Girl Talk: When You’re Not A Mom On Mother’s Day

As the song so painfully and beautifully goes, motherless children have a hard time. I am lucky I was not one of those children. And I’m not one of those adults. My mom is in excellent health and we have a close relationship. I’m grateful for that. But as mother’s day approaches, I can’t help but feel that life hasn’t been entirely fair to me where maternity is concerned. That’s because, at 37, I haven’t been lucky enough to give birth. I’m what you might call a childless mother.

Growing up, I was indecisive about a lot of things. Do I want to be an actress? An artist? A writer? Where should I live? Close to home? Far away? What about my hair? To perm or not to perm? (I permed it, which seemed like a good choice at the time.) The one thing I did know, though, without a doubt, was that someday I wanted to have babies. That was easy. I didn’t need to weigh the pros and cons. I just knew that my future included being a mom. It was as certain to me as shaving my legs, getting my driver’s license, and graduating from college. All of these things were simply going to happen. I had a plan.

My first dose of reality came when my father died suddenly five years ago. After that the lens with which I viewed the world became warped. I was afraid, lost, and quick to panic. Losing a parent made so many things seem suddenly uncertain, but I still had faith in one thing: my plan to become a parent someday.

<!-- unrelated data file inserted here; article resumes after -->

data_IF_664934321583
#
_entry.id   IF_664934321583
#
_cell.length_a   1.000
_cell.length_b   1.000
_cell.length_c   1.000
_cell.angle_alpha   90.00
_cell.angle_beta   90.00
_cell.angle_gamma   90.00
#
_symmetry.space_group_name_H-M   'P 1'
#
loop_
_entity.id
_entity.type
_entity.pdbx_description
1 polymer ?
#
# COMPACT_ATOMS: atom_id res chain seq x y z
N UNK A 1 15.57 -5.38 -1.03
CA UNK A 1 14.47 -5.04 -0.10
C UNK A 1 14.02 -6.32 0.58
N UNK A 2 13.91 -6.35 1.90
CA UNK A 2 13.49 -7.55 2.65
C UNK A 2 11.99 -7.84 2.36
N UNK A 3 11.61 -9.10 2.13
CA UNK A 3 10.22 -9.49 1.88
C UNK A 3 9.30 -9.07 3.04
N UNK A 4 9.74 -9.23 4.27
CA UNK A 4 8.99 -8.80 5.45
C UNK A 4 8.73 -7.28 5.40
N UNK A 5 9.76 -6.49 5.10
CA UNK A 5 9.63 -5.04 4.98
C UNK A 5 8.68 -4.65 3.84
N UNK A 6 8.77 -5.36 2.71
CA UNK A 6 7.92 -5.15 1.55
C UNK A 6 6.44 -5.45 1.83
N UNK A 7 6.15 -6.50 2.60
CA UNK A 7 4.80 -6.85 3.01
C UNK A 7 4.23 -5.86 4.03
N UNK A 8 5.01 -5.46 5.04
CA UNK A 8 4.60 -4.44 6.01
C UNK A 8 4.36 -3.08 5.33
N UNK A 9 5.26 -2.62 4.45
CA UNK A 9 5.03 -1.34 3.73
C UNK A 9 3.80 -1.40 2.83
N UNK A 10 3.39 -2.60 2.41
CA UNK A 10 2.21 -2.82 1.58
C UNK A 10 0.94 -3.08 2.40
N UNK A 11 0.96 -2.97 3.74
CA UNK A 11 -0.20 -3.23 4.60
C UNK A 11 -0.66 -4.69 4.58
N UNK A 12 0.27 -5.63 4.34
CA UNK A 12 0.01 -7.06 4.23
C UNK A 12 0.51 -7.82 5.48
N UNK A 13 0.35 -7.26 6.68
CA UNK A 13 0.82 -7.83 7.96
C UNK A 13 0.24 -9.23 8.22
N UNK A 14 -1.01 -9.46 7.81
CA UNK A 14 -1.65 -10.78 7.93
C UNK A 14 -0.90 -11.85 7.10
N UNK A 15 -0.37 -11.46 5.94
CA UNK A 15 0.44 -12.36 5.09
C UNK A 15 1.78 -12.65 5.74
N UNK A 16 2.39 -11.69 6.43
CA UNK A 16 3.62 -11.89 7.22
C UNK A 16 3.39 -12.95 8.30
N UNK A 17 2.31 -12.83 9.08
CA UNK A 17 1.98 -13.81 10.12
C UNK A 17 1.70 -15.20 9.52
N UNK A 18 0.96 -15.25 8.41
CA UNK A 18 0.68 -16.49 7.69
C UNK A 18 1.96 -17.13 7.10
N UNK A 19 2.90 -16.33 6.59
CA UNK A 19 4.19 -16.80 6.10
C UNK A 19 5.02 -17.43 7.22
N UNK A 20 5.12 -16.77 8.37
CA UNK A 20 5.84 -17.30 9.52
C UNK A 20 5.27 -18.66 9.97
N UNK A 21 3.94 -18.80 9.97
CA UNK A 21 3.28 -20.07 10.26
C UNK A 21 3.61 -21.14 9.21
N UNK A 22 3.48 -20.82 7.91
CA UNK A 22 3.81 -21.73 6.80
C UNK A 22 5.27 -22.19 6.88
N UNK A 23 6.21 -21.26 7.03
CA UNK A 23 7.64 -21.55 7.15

Time marched on and I eventually found myself engaged, then married. We had a wonderful wedding in the Adirondacks and a fantastic honeymoon. My husband and I had known each other for over a decade and were already best friends, so we were spared the bumpy, getting-to-really-know-you kind of stuff that I’ve heard can plague newlyweds. Instead, we segued easily into our married routine and talked often about starting our family. We figured we’d relax and enjoy our “double income, no kids” status for six months or so, and then, ahem, get busy.

It was all going according to plan when, one lovely May morning I had the feeling I might be pregnant. It was exciting and a little bit scary, until I found out it was a false alarm. I was deflated. But the sting didn’t last, and we moved on. That summer I went to see my doctor and told her what we were up to. She suggested we both get fertility testing, “just to make sure everything’s working.” She wasn’t concerned, she said, but felt it couldn’t hurt to get checked out. We got right on board. “Let’s get it out of the way!” we figured.

Soon after we got the devastating news. My husband was diagnosed with azoospermia, meaning he had no viable swimmers. Both of us were shocked. It was a lot to comprehend, especially given the fact that neither of us even knew this condition existed. We were prepared, I suppose, for there to be some kind of glitch with my ovaries, but this felt much more final, less fixable. There was a remote chance, we were told, that we could still have children together, but it would cost a lot of money and not offer any guarantees.

That was my second dose of reality.